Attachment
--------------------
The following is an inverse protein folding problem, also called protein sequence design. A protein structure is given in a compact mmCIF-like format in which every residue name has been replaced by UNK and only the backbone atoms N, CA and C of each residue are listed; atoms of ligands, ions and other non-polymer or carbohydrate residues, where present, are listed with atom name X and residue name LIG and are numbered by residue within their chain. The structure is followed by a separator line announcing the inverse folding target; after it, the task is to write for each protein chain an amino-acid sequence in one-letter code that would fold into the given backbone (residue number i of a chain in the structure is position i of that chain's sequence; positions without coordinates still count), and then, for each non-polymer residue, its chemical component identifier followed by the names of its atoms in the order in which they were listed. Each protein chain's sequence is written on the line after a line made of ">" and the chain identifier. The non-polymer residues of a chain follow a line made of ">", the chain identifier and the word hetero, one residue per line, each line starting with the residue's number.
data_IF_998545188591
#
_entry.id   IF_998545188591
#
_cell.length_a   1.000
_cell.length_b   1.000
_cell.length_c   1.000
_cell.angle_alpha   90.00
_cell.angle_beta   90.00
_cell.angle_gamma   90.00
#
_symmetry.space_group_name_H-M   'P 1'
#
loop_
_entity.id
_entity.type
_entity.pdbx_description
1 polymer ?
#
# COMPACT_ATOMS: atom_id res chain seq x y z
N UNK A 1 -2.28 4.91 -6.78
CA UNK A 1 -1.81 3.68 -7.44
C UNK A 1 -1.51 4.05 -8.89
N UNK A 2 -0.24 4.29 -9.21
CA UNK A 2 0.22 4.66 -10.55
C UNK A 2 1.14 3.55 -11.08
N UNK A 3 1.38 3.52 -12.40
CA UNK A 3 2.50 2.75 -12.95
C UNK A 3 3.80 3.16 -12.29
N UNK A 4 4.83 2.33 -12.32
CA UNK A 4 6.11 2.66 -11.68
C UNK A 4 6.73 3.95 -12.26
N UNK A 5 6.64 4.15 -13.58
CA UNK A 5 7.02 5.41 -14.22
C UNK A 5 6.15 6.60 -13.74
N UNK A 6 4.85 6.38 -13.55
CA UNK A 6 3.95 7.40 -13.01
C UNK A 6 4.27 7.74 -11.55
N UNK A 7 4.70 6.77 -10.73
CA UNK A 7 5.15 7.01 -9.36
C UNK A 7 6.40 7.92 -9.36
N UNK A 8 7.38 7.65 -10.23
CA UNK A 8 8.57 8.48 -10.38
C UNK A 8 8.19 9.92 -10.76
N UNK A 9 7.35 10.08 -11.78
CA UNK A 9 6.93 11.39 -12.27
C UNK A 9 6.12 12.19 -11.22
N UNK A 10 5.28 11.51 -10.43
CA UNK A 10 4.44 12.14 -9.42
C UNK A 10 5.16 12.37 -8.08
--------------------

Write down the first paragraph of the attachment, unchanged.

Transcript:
The following is an inverse protein folding problem, also called protein sequence design. A protein structure is given in a compact mmCIF-like format in which every residue name has been replaced by UNK and only the backbone atoms N, CA and C of each residue are listed; atoms of ligands, ions and other non-polymer or carbohydrate residues, where present, are listed with atom name X and residue name LIG and are numbered by residue within their chain. The structure is followed by a separator line announcing the inverse folding target; after it, the task is to write for each protein chain an amino-acid sequence in one-letter code that would fold into the given backbone (residue number i of a chain in the structure is position i of that chain's sequence; positions without coordinates still count), and then, for each non-polymer residue, its chemical component identifier followed by the names of its atoms in the order in which they were listed. Each protein chain's sequence is written on the line after a line made of ">" and the chain identifier. The non-polymer residues of a chain follow a line made of ">", the chain identifier and the word hetero, one residue per line, each line starting with the residue's number.